The convict leasing system was a textbook example of corporatism. The industrialists profited from cheap labor, while the state lined its pockets and got to enforce racial hierarchies. By the mid-1880s, the burgeoning industrialists in Birmingham had leased “all the prisoners available in Alabama,” which amounted to several thousand at any given time. The two largest firms, the Pratt Coal and Iron Company and the Sloss Furnace Company, employed large numbers of prisoners—90 percent of which were black men. These two firms produced 20 percent of Alabama’s coal. Payments from these firms, as well as others, helped the struggling state government balance its books and by 1885 Alabama had around $85,000 on hand. County governments likewise benefited. The entire system was a racket by which private industrialists partnered with public actors to line their pockets by stealing the labor of predominantly black prisoners.
The conditions that many of these convicts worked in were horrific, without any market competition or threat of unionization. Sources from the time report that convicts in the Pratt mines huddled together in “foul accommodations,” where “the water was impure, the meat consisted primarily of fat, and pneumonia, typhoid, and diarrhea were prevalent.” The conditions were even worse at the Sloss mines. The health of the convicts was “very bad and the mortality great.” But the company argued that the state was at least partially responsible for this as the men who arrived were “usually filthy and covered with vermin and frequently sick.” Ultimately, both the state and the companies were responsible for the high levels of death. The men often worked from three in the morning until eight in the evening and faced whippings and even torture if they didn’t stay busy. By 1879, just four years after the leasing program began, 40 percent of prisoners had died in custody. Despite some attempts at reform, mortality rates remained high three decades later when the head of the Board of Inspectors of Convicts exclaimed that “if the state wishes to kill its convicts it should do it directly and not indirectly.”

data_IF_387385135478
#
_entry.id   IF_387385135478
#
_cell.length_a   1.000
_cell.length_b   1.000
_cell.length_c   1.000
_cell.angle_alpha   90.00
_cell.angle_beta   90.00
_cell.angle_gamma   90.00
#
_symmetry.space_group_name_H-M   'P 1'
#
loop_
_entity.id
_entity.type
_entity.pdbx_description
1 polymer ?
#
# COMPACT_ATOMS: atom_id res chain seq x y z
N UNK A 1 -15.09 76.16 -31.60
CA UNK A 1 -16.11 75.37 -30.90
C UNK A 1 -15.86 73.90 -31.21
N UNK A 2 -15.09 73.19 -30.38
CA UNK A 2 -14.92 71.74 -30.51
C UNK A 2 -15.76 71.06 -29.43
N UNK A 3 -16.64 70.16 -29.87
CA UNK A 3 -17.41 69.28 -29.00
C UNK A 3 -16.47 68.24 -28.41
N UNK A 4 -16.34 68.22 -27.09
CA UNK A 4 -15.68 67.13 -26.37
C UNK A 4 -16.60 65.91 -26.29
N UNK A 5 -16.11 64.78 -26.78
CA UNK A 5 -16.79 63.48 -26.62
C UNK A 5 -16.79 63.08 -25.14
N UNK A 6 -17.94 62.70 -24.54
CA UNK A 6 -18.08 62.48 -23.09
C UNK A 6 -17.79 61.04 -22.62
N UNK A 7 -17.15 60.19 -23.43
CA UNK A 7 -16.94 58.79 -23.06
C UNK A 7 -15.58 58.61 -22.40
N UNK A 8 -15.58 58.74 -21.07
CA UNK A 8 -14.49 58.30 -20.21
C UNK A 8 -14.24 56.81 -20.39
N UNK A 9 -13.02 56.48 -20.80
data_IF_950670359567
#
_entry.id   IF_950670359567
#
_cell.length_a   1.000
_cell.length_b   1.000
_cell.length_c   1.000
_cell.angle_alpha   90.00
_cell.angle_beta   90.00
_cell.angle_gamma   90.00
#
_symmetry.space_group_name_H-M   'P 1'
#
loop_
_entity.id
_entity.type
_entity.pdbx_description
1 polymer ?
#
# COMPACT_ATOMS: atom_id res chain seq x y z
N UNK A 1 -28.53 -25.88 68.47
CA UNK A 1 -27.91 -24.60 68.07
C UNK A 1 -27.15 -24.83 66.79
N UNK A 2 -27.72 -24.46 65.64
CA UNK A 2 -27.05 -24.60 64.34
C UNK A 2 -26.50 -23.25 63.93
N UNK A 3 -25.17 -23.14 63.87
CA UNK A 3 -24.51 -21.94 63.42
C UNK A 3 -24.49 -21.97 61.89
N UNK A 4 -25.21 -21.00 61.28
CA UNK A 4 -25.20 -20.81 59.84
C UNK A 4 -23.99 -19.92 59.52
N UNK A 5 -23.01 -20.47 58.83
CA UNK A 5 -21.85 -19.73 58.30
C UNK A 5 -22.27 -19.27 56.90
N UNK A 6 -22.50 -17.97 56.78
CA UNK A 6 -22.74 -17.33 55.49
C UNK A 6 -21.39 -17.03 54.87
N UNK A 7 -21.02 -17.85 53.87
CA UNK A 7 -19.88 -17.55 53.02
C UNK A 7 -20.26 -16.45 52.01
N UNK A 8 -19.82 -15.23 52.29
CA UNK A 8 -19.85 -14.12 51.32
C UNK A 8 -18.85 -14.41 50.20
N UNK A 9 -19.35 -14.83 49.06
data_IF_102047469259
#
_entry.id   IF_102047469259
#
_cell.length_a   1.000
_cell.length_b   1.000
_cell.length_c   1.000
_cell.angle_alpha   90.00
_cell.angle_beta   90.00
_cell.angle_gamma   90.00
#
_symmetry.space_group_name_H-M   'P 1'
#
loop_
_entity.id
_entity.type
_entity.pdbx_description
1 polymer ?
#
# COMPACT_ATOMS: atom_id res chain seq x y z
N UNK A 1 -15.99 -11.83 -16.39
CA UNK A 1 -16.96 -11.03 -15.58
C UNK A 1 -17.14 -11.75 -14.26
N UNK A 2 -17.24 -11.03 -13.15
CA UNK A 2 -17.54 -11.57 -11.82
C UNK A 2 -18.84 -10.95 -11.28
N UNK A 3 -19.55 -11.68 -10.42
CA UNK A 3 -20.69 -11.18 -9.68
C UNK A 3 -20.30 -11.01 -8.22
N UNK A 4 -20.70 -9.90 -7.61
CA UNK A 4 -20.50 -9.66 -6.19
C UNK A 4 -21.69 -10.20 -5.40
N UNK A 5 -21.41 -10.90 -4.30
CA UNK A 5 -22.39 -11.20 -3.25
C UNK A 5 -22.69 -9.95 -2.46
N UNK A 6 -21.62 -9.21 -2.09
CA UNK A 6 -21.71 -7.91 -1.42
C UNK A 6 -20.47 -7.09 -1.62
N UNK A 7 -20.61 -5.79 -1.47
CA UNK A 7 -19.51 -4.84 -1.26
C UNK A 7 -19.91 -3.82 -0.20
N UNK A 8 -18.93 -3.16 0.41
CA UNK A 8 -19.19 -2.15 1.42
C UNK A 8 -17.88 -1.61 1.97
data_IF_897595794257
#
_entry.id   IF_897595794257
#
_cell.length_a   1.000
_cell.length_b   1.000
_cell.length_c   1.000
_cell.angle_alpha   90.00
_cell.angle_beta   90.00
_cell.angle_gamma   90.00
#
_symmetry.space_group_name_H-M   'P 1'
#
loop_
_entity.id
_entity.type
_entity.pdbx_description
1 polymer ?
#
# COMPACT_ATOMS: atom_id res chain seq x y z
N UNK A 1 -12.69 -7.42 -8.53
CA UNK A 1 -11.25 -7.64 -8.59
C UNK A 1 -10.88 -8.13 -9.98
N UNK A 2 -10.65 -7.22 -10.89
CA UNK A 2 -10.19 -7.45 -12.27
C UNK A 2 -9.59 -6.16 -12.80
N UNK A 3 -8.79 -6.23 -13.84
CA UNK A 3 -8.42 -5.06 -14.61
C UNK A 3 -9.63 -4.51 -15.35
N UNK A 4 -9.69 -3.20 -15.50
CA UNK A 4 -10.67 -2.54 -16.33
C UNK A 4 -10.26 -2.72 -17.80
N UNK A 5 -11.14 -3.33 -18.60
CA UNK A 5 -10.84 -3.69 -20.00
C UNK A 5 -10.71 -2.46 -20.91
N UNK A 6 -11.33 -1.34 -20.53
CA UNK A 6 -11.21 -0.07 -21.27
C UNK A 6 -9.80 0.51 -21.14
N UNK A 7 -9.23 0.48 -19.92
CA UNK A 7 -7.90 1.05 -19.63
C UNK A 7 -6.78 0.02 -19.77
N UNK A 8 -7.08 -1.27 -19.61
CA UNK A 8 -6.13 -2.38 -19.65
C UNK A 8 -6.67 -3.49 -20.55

It’s important to remind readers, and Americans, that this was not a product of capitalism, it was the direct consequence of government’s colluding with business to prevent a market for labor. This was state directed, and both parties benefited. In 1883, the Pratt mine’s paymaster concluded “that the company’s convict laborers, with leasing fees and the cost of housing, food, and supervision taken into account, excavated coal for 6-7 cents per ton compared with 50 cents for free labor.” Furthermore, a survey by the U.S. Commissioner of Labor established that “Birmingham convicts cost 39 cents per day compared with $1.75 for non-convict labor.” The survey also found that the convicts carried out “more work than free labor.”
Both local and state governments benefited. Local law enforcement “depended on the leasing system for a substantial part of their income (they pocketed the fines and fees associated with these ‘convictions’).” In fact, the South was so desperate for revenue “that renting out convicts became a chief way to fund prisons and maintenance. In a report published in 1900, the inspector of convicts for the state concluded that “Alabama had the most profitable system of prisons in the entire United States.”
The free market did not charge, convict, or punish black convicts for trumped up charges—racialized state governments did. The convict leasing system required a “degree of intimate collusion between industrial, commercial, and agricultural enterprises and the law enforcement system” to succeed in robbing black southerners of their liberty. This type of coercion simply isn’t possible without the police power of the state. It’s long past time that academics stop conflating capitalism with corporatism. At best, they are ignorant. At worst, they are being purposefully dishonest. The truth is that government (at all levels) has been to blame for the worst episodes of injustice perpetrated against black Americans.